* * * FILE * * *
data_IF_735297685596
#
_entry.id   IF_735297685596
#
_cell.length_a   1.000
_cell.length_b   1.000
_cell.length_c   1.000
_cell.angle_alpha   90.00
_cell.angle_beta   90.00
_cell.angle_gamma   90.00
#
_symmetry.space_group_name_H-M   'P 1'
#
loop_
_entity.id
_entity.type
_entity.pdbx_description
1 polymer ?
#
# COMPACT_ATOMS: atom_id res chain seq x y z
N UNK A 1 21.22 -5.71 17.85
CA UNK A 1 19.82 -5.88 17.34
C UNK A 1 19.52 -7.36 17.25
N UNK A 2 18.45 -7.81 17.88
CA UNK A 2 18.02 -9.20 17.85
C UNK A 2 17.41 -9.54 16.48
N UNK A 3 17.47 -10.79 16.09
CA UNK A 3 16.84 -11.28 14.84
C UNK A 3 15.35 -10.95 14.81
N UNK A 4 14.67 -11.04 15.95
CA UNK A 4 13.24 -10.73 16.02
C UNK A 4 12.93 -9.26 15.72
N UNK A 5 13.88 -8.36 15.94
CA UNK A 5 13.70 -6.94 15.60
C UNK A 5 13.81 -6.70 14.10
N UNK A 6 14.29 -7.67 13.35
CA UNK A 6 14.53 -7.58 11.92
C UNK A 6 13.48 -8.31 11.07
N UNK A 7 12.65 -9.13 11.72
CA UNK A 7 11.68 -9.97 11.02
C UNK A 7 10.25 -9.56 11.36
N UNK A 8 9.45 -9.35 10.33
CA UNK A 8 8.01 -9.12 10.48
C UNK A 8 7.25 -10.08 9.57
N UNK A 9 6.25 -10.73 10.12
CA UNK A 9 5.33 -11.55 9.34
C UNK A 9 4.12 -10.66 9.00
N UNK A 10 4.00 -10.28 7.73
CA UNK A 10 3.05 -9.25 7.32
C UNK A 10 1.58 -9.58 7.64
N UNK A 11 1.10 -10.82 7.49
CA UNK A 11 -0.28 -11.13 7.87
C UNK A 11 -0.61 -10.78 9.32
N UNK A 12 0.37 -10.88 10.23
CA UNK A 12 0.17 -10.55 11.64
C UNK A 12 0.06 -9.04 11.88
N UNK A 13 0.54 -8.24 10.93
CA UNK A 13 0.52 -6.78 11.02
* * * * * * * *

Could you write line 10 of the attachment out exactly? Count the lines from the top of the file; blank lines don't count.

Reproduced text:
_cell.angle_gamma   90.00